After a string of violent crimes in Akron and across the nation, community leaders are taking action by encouraging residents to use their voting rights.
Pastor Gregory B. Harrison at Antioch Baptist Church in Akron said in order to make a change, the community needs to send a message to elected officials.
"We as a community must take responsibility and initiate direct positive actions and become proactive in finding solutions," said Harrison .
He hopes to register 10,000 new voters in order to create a voice for the problems facing young people today including racial profiling and senseless murders.
Racial profiling has been a hot topic among many after an incident in February involving the slain Florida teenager Trayvon Martin.
Harrison, a former police officer for 14 years, said he knows first hand that racial profiling is a problem.
"That is not something that I can be told doesn't exist because I engaged in the practice."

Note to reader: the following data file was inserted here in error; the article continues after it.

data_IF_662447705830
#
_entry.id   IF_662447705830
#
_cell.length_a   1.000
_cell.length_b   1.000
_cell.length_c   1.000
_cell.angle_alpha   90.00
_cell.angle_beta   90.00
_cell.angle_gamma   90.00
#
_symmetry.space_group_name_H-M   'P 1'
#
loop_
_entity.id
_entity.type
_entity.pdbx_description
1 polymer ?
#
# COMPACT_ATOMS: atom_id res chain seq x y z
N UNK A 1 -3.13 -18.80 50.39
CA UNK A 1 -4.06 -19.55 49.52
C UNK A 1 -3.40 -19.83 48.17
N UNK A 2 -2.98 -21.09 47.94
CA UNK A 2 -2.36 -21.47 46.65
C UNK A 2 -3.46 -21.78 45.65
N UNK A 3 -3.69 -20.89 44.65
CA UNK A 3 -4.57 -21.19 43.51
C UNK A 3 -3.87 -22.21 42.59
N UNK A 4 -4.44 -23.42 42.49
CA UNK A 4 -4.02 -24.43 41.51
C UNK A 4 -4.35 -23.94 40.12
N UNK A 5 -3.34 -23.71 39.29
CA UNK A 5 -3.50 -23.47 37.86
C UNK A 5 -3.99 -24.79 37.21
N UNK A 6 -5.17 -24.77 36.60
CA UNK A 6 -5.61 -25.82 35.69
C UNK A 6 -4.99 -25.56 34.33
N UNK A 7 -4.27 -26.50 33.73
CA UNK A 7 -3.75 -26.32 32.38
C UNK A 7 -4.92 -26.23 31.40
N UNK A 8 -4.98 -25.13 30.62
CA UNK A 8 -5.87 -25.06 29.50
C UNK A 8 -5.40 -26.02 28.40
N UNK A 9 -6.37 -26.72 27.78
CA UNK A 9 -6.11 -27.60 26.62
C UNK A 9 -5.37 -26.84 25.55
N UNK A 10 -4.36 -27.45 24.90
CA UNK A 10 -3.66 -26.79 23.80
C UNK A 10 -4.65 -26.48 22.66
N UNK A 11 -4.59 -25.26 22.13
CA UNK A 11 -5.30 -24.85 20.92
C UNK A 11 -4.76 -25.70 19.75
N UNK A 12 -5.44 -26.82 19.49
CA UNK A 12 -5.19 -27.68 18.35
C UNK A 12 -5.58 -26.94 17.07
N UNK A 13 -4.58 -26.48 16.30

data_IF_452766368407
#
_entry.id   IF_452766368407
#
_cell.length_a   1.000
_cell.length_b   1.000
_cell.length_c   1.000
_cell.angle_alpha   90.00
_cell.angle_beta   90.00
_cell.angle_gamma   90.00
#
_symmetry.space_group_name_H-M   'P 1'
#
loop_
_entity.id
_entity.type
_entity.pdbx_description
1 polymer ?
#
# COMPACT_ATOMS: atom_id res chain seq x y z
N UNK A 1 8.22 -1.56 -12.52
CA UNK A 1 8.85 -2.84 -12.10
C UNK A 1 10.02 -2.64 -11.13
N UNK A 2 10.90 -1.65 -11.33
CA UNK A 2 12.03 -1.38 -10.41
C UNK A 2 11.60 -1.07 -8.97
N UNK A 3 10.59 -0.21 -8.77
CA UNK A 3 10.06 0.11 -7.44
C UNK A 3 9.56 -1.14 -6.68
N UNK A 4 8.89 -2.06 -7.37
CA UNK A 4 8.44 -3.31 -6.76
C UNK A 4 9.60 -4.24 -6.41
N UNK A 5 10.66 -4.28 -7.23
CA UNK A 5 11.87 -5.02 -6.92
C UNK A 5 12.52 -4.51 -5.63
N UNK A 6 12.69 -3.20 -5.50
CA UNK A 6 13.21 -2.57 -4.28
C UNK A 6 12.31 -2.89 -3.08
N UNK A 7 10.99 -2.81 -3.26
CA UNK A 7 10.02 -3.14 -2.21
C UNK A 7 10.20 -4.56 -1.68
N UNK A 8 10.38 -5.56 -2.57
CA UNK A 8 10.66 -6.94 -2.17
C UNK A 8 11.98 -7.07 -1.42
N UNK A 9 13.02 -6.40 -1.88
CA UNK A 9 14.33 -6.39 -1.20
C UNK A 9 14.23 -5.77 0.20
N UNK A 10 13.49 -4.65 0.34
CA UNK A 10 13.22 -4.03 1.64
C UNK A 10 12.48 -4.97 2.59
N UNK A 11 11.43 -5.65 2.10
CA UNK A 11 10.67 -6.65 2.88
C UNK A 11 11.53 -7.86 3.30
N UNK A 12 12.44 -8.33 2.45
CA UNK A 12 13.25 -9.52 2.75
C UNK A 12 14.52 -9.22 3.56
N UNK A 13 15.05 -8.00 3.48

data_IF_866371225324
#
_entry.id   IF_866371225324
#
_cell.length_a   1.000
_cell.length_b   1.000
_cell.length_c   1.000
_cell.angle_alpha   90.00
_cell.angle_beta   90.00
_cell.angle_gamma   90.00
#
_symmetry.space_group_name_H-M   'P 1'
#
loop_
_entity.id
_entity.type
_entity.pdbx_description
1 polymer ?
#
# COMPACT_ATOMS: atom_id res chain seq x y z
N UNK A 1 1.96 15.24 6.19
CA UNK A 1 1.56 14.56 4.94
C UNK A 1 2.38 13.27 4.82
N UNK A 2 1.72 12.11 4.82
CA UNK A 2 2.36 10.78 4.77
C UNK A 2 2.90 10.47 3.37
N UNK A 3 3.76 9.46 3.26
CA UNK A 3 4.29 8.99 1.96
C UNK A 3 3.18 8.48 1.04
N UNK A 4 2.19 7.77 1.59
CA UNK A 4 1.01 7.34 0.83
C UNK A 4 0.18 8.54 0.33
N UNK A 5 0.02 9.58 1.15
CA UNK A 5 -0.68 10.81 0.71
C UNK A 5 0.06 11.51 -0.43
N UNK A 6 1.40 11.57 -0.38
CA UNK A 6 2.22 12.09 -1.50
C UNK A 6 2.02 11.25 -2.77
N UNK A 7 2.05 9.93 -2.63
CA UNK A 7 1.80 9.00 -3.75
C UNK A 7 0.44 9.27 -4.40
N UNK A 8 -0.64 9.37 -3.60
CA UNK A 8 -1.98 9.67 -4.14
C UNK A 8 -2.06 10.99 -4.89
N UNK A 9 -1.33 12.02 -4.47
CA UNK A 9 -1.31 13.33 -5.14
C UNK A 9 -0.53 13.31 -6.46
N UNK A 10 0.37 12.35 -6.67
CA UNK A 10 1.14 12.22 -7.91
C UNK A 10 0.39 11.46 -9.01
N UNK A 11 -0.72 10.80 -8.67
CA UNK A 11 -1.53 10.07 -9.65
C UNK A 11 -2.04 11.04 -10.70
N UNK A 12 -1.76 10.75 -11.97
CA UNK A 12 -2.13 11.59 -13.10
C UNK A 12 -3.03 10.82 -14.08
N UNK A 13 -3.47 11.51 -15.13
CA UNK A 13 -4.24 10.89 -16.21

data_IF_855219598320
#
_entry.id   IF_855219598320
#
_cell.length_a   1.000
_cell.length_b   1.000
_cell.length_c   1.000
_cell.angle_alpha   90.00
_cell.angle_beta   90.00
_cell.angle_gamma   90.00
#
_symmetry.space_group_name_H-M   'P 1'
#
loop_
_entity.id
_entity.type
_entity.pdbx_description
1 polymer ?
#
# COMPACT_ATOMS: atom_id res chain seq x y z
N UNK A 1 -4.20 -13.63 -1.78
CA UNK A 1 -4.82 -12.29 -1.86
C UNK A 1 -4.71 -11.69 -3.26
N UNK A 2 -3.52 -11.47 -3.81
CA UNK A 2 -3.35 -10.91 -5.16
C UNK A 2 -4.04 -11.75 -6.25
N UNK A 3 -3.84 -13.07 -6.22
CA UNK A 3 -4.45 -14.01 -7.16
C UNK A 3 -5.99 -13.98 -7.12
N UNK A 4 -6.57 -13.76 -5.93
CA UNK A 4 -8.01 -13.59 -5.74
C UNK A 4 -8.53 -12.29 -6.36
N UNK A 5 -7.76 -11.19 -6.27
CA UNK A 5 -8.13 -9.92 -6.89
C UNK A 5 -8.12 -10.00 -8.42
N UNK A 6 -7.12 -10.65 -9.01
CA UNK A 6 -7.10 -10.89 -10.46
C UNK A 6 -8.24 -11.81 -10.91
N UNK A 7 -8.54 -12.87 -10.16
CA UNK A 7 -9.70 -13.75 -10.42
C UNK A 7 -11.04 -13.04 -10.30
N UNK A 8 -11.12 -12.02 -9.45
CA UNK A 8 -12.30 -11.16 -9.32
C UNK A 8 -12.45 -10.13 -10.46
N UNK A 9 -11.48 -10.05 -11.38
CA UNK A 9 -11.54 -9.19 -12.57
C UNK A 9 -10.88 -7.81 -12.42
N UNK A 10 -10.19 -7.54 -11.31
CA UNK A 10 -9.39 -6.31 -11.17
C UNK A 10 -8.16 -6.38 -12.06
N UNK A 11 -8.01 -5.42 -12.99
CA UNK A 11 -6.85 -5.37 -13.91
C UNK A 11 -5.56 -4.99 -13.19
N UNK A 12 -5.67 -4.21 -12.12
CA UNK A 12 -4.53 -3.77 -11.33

He hopes by registering more voters, he can get the community involved in electing officials who support programs and resources that work to end violence and racial profiling.
"Elected officials alone cannot stop the systematic racial profiling of our black males, but they can introduce, sponsor and pass legislation that requires better training of any group or organization empowered to protect our communities," said Harrison.
Harrison has set a goal of registering 10,000 new voters with the help of local community organizations and leaders.
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